Mastopathy diagnosis

To make a diagnosis it is not enough to consider only symptoms and examination results. It is important to differentiate mastopathy from breast cancer, fibroadenoma, severe premenstrual syndrome, and so on.

The following examinations are made for mastopathy diagnosis:

  • 2-view X-ray of the mammary glands (mammography). It is performed on the 6th or the 7th menstrual cycle day;
  • Ultrasound breast scan (preferably in the first phase of the menstrual cycle);
  • Breast thermography aimed at detecting areas of increased thermal activity (foci of hyperthermia can indicate cystic mastopathy);
  • Needle biopsy;
  • MRI of the mammary glands;
  • Hormone level tests.

Mastopathy management

Mastopathy can be treated both with conservative methods and surgery. The former ones are used much more commonly. Surgical treatment of mastopathy is indicated if there are larger cysts, or lumps not responding to drugs.

Drug therapy is prescribed by a breast care provider. For mastopathy, the first-line medications include:

  • Anti-inflammatory drugs of the nonsteroidal group;
  • Antidepressants and sleeping pills;
  • Iodine preparations;
  • Diuretics.

Vitamins, trace elements, and homeopathic drugs can be prescribed as a supplement.

In difficult cases, hormone therapy is used. Carefully selected medications will help to relieve pain, swelling, and normalize the endocrine system and gastrointestinal tract function. The treatment is aimed at reducing the lump size or stop their growth.

It is also necessary to revise the diet and the lifestyle, as well as select the proper clothes.

In some situations, a surgical procedure is required. It is indicated when:

  • Larger lumps associated with notable discomfort are detected too late;
  • The lumps grow too fast;
  • There are signs of malignancy, which is subsequently confirmed by biopsy.

In the course of the operation, a breast segment including the mass is removed. The procedure lasts 40-50 minutes and is performed under anesthesia. After the surgery, antibiotics, analgesics and vitamins are given. Hormonal therapy is used to reduce the risk of recurrence.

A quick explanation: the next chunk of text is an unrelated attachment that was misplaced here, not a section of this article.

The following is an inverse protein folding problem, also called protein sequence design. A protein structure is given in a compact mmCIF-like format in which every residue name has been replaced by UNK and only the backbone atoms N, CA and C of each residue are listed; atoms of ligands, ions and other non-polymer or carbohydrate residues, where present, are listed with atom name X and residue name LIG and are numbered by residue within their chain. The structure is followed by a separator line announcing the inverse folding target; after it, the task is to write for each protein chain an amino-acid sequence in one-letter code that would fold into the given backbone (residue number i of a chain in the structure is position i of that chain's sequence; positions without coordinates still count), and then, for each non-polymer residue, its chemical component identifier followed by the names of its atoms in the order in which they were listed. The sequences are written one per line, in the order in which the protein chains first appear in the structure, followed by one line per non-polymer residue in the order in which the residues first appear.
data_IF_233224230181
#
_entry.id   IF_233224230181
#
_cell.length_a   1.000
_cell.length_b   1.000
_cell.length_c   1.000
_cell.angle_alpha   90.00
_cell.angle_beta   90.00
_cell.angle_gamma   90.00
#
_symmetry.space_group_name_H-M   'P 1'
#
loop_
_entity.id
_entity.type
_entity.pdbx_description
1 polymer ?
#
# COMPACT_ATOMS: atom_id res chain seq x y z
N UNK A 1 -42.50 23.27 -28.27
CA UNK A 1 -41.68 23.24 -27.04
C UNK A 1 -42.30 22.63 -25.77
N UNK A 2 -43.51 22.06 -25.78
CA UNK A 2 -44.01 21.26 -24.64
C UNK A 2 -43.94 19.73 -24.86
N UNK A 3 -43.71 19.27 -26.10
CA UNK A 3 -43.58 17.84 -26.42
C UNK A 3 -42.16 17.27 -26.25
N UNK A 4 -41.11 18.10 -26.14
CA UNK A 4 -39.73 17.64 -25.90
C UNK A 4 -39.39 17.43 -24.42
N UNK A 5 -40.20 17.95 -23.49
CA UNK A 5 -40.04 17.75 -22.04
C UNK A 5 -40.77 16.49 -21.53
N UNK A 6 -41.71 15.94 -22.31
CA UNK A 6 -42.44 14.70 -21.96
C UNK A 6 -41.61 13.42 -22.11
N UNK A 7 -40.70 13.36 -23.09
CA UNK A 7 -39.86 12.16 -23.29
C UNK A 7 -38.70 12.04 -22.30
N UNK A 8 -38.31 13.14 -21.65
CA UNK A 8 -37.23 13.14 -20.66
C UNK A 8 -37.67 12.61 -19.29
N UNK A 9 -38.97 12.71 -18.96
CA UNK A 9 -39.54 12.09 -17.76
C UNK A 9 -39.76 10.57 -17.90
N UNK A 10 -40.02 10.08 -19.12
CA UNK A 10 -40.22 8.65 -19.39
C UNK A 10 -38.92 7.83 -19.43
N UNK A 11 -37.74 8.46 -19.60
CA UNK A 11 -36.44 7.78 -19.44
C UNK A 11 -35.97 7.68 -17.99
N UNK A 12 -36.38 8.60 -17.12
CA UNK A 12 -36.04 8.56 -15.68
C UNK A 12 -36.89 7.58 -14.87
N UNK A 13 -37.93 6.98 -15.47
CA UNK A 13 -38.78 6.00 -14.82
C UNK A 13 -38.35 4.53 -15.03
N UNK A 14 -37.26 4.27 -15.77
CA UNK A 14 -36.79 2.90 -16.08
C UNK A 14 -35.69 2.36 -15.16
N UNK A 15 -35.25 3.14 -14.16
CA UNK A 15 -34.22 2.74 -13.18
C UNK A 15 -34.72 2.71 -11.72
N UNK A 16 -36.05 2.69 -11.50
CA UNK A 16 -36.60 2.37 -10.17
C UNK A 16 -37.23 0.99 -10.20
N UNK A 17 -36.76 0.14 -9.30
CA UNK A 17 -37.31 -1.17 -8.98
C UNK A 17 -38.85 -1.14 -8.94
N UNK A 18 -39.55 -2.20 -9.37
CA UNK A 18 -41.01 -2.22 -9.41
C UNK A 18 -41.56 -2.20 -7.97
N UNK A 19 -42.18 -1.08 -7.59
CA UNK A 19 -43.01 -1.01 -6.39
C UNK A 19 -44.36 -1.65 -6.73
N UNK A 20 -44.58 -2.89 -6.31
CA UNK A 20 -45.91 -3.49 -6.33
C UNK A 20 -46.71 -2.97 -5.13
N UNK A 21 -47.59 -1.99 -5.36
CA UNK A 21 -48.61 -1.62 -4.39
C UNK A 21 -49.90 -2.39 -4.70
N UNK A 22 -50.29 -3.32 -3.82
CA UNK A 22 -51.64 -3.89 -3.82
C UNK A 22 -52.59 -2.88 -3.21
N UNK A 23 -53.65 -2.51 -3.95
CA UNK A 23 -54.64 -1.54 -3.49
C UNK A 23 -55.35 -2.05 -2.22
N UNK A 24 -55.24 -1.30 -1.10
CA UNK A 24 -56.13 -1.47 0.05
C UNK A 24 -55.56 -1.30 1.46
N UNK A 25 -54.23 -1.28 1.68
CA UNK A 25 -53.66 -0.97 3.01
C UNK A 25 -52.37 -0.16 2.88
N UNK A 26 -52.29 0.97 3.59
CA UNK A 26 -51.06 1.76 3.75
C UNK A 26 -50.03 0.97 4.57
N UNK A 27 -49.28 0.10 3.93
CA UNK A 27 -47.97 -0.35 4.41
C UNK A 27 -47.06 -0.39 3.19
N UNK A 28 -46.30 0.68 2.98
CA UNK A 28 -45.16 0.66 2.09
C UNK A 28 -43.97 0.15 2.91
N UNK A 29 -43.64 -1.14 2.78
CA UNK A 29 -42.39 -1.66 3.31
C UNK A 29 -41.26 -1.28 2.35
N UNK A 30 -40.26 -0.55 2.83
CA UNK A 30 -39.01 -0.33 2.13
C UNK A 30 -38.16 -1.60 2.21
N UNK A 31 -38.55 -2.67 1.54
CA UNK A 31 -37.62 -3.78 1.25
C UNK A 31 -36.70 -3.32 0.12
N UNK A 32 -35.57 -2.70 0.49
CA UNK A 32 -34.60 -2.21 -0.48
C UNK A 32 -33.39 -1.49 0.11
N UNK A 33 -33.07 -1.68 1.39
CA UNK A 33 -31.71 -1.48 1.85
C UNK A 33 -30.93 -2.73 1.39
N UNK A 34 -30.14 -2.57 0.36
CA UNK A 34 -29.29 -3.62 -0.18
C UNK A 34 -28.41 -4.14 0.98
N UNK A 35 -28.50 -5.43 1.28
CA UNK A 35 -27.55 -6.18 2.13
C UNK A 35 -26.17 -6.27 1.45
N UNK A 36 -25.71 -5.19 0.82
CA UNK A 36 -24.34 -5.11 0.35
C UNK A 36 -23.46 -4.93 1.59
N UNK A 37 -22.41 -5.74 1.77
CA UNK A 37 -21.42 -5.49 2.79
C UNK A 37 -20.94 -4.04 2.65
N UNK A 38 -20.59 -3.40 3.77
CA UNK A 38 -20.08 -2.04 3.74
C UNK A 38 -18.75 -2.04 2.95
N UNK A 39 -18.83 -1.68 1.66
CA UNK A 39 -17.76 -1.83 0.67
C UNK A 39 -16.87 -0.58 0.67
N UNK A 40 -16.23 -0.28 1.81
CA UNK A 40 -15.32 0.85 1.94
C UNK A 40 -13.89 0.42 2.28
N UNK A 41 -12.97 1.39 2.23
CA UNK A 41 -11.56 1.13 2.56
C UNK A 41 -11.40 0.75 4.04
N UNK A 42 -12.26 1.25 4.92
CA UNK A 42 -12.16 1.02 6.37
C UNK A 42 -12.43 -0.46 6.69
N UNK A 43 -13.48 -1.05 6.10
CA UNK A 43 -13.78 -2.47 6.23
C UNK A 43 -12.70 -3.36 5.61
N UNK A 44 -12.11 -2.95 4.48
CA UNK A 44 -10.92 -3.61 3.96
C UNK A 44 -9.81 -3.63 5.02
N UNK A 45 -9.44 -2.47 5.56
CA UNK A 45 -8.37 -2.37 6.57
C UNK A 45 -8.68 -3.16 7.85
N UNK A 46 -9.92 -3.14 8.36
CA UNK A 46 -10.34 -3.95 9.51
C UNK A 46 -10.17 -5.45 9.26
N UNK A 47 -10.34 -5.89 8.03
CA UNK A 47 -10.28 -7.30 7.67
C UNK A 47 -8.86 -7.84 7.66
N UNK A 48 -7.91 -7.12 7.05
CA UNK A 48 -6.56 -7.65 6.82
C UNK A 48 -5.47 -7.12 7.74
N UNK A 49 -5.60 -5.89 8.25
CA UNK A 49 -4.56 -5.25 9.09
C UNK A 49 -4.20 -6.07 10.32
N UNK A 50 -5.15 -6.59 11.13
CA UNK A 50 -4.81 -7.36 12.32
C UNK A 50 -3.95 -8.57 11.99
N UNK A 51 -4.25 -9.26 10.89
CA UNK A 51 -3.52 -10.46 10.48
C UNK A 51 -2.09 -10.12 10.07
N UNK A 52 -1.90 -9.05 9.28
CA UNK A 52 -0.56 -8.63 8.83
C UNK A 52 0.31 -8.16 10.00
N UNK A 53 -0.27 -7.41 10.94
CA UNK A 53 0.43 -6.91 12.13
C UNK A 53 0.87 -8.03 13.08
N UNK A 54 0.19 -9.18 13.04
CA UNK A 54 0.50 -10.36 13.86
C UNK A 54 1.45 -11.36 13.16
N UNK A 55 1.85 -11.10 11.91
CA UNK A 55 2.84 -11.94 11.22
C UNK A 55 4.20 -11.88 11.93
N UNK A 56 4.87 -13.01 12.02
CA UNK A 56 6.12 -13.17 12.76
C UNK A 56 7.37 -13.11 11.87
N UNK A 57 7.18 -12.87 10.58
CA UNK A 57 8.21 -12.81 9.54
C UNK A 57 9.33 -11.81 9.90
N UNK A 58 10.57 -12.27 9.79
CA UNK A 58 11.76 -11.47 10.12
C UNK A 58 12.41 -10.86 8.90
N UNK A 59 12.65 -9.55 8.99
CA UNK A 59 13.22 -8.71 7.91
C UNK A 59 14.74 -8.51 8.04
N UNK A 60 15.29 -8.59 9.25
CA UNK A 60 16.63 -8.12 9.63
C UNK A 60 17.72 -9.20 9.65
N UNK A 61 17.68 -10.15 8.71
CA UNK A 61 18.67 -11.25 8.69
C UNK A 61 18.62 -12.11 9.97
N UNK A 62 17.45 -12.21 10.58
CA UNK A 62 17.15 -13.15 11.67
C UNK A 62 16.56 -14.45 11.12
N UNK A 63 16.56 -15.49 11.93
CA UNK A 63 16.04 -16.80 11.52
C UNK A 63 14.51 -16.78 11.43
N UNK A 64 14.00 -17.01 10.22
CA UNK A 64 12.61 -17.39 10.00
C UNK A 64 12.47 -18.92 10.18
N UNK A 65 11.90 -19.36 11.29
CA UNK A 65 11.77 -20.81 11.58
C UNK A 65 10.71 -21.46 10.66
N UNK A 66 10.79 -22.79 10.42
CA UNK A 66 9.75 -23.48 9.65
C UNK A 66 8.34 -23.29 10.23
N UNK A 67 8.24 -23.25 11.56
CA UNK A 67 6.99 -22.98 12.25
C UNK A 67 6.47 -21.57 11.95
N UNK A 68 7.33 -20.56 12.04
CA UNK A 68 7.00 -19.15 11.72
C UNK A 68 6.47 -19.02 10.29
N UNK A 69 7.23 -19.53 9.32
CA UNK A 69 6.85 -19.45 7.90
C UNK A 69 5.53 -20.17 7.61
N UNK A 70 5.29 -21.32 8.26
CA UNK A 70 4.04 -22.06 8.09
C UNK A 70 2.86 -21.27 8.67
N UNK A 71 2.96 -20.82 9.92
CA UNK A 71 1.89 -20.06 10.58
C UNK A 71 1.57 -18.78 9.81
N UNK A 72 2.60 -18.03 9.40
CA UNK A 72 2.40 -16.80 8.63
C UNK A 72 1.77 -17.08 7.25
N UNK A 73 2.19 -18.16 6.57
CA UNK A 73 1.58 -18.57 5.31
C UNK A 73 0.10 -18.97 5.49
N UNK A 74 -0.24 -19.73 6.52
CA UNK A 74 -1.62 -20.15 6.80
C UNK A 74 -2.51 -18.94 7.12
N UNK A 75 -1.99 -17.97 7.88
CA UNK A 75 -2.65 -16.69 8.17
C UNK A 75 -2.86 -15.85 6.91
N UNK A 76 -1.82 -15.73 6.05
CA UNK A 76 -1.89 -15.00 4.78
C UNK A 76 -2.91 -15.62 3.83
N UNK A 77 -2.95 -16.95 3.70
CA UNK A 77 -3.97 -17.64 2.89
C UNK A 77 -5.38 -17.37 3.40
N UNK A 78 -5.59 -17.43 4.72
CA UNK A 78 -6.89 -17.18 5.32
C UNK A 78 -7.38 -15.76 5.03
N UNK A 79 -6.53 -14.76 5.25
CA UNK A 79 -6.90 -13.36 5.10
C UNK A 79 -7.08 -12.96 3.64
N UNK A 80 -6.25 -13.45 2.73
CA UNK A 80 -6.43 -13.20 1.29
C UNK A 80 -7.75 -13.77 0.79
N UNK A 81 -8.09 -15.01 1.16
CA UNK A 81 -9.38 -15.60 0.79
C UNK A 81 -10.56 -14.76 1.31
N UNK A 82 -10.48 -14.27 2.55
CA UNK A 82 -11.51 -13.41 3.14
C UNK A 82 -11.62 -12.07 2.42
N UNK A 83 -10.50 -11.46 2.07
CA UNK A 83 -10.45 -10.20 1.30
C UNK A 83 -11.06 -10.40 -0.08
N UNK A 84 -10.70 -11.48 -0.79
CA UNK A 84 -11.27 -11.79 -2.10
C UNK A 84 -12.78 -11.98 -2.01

Mastopathy management necessarily involves therapy of the underlying disease, which had caused the hormone imbalance that led to abnormal changes in tissue structure.

Second opinion

A second opinion is an opportunity to get a consultation with leading European breast care specialists without leaving home. All issues are taken care of at a distance. The expert selection is based on individual complaints and existing diagnosis. This way it becomes possible to refer the case to the doctor who has the largest experience in a particular field.

In the case of mastopathy, a second opinion can be needed while determining the diagnosis, if the patient has doubts regarding the suggested examination plan. Besides, the consulting provider can review the diagnostic findings and make relevant conclusions.

After a mastopathy diagnosis has been made, an expert second opinion is also important. It may help to find out whether the treatment strategy has been chosen correctly, i.e., if the recommended procedures really make sense.

External advice may also be helpful as soon as the therapy is completed. It will help to make an effective rehabilitation and follow-up plan to prevent the relapse of the disease.

Mastopathy is a particularly common disease that needs particular care, even if the symptoms are mild and not troublesome. With proper therapy at the initial stage, it is possible to stop the process of tissue changes and reduce the risk of life-threatening complications.

References

  1. Mastopathy. Histological forms and long-term observations, K Prechtel, 1991.
  2. Mastopathy--its hormonal conditions and therapy, A Warenik-Szymankiewicz, 1992.
  3. Endocrinological aspects of fibrocystic mastopathy, A Angelia, 1982.